Facing increasingly vocal complaints from residents about excessive security, road closures, a large brush fire started by a prototype launch in July, notices that warned of possible rocket malfunctions, and other disruptions — plus a mandate from the Federal Aviation Administration (FAA) to boost its liability insurance coverage 33-fold — SpaceX in mid-September mailed every homeowner a “non negotiable” buyout offer.
“[I]t has become clear that expansion of spaceflight activities as well as compliance with Federal Aviation Administration and other public safety regulations will make it increasingly more challenging to minimize disruption to residents of the Village,” the company’s cover letter said.
But SpaceX’s seemingly generous pitch — three times an appraised value for each home — alarmed many if not most residents.
Some told Business Insider that they planned to permanently retire in the area and weren’t interested in moving.
Nearly everyone had concerns about the offer’s base appraisals, claiming they were abnormally low, and thus even a three-fold offer wouldn’t come close to paying for a comparable coastal home in South Texas. (Some residents described the appraisals as “lowball” and “drive-by,” since they did not evaluate the interior of homes.
Residents also told Business Insider that property comparisons, which were used to inform value, relied on properties that SpaceX purchased under duress, as well as suburban homes in Brownsville that didn’t compare to their bucolic coastal setting.)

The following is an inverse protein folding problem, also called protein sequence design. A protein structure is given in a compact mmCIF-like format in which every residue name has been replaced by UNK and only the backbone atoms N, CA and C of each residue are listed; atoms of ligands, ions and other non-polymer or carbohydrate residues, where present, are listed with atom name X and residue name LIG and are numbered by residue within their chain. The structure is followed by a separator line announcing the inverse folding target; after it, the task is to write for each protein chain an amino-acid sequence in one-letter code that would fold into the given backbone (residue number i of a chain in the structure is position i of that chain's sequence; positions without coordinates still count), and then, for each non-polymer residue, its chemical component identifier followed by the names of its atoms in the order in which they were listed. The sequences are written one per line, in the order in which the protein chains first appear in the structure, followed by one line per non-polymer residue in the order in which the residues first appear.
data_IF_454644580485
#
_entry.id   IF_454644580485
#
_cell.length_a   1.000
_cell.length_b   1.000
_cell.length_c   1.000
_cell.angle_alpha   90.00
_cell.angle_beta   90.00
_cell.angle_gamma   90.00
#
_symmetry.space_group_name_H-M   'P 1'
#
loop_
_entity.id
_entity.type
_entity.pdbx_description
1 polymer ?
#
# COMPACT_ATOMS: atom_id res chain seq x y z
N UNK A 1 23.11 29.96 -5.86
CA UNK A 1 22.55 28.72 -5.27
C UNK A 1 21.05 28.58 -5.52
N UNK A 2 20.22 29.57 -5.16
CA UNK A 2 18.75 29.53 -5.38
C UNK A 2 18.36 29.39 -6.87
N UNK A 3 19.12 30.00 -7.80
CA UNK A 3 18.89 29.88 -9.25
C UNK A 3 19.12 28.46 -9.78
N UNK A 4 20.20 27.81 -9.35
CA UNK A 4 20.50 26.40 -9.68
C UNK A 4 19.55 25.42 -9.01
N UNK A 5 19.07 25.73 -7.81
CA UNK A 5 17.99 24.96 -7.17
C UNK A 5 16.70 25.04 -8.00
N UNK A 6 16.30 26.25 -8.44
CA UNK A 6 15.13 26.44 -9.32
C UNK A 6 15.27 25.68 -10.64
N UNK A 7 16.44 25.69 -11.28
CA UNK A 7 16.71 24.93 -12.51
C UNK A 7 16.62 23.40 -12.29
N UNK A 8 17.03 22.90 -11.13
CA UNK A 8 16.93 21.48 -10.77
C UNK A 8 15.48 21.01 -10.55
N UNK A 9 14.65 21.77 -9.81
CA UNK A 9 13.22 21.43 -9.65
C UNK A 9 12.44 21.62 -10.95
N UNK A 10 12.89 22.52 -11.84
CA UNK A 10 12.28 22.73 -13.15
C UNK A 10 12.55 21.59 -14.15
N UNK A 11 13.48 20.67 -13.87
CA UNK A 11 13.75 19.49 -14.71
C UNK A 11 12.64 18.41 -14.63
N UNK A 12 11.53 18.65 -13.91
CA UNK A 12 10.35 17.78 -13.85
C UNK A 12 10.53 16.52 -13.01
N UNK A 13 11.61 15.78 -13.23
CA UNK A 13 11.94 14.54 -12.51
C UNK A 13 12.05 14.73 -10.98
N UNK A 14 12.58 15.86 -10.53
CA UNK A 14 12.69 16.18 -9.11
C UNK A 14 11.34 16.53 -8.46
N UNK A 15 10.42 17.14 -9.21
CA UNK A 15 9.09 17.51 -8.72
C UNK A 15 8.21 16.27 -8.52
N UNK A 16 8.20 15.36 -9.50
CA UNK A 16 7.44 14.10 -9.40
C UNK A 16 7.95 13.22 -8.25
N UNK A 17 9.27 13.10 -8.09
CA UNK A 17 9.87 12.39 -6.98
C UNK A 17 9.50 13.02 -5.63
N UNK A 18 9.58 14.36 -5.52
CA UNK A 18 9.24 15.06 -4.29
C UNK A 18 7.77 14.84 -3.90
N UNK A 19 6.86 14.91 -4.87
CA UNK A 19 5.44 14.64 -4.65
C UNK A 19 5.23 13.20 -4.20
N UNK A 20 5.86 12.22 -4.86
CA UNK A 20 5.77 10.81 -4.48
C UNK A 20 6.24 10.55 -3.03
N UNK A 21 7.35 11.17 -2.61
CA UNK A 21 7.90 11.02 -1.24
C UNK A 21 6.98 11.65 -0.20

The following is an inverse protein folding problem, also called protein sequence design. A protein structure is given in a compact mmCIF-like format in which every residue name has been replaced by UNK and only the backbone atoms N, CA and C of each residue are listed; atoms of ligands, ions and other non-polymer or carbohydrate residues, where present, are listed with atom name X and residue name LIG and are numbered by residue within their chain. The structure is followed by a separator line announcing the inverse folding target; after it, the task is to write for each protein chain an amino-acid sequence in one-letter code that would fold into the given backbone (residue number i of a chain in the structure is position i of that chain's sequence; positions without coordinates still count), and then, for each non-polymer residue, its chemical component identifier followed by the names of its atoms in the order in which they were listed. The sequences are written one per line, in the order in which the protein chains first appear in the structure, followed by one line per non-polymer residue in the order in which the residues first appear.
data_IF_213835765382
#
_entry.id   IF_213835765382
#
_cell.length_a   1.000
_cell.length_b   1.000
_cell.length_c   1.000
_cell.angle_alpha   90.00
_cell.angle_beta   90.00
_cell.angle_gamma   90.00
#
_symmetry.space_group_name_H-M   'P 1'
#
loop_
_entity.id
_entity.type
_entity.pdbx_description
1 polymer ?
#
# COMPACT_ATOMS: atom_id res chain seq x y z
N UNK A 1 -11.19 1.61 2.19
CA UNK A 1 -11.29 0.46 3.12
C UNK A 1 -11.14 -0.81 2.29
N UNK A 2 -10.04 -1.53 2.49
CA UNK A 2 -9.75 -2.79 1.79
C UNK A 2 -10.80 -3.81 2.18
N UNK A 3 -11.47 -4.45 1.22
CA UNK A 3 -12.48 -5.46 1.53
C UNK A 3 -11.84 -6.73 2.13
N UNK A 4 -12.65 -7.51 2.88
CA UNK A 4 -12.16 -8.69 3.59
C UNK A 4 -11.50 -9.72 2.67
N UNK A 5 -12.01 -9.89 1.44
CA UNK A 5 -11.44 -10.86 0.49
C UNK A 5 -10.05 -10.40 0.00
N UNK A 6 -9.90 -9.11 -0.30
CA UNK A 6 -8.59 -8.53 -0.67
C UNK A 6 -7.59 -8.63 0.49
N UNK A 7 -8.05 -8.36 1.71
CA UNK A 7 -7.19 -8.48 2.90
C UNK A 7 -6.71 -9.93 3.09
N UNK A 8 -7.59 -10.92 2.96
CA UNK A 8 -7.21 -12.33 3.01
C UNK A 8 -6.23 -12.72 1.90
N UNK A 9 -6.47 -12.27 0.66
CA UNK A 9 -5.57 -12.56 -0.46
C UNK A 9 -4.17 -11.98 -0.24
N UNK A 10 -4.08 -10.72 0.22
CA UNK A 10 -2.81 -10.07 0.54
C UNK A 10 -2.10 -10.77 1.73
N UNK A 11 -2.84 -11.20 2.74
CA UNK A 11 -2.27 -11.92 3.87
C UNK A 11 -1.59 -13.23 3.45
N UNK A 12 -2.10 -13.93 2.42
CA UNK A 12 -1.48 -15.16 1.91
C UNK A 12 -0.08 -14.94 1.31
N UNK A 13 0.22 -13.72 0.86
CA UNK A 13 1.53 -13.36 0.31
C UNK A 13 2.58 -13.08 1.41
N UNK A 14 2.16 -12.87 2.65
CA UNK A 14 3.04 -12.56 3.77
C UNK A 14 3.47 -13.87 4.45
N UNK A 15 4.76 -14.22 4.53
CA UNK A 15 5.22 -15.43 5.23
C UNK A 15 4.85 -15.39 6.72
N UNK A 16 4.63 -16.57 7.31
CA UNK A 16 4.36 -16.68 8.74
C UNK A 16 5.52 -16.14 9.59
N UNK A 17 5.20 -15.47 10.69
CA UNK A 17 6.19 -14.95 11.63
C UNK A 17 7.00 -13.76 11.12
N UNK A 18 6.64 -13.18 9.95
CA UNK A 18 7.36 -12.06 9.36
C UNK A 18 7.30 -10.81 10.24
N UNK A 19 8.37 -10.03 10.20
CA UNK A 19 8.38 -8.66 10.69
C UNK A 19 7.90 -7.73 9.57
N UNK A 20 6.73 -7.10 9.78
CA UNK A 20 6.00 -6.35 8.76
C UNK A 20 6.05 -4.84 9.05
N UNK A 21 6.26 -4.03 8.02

Some who wanted to stay said they feared a eminent domain process led by Cameron County, in which Boca Chica is based, may eventually force them out to make way for SpaceX’s out-of-this-world ambitions.
With tensions peaking and Musk in town, SpaceX decided to put their CEO and a cadre of residents into a room to work things out.
SpaceX stopped one resident from trying to record the meeting. But according to interviews with five people who were in the room, here’s what happened.
Residents said at first they ‘felt like we’d been set up’
Days before Musk’s Starship presentation, SpaceX invited village residents to come. Around 10 people RSVP’d, and SpaceX picked them up with a shuttle. Helping corral and greet everyone was a senior legal counsel for the company from Washington, DC, as well as a government and business-affairs liaison who worked on-site in Boca Chica.
The last shuttle drove into SpaceX’s work yard compound shortly before 8 p.m., where workers had finished assembling a 16-story prototype of Starship’s spaceship the day before. Residents say their handlers directed them to a sandbagged area just a few yards to the left of a small riser, which Musk stepped onto and spoke for about 40 minutes.
Immediately after he walked off-stage, SpaceX cued the residents to head to the shuttle, which they expected to drop them off at their homes less than a mile away. But once everyone had boarded, SpaceX invited the residents to join them at Stargate: a two-story technology park funded by the University of Texas Rio Grande Valley facility (which SpaceX uses as a launch control center).
“They turned around and said, ‘Well, we’re going to take you over here to the Stargate, upstairs, and we’re going to have a special guest come meet you there,'” said Patricia Mitchell, who’s owned a home in the village since 2005 with her husband, Walter.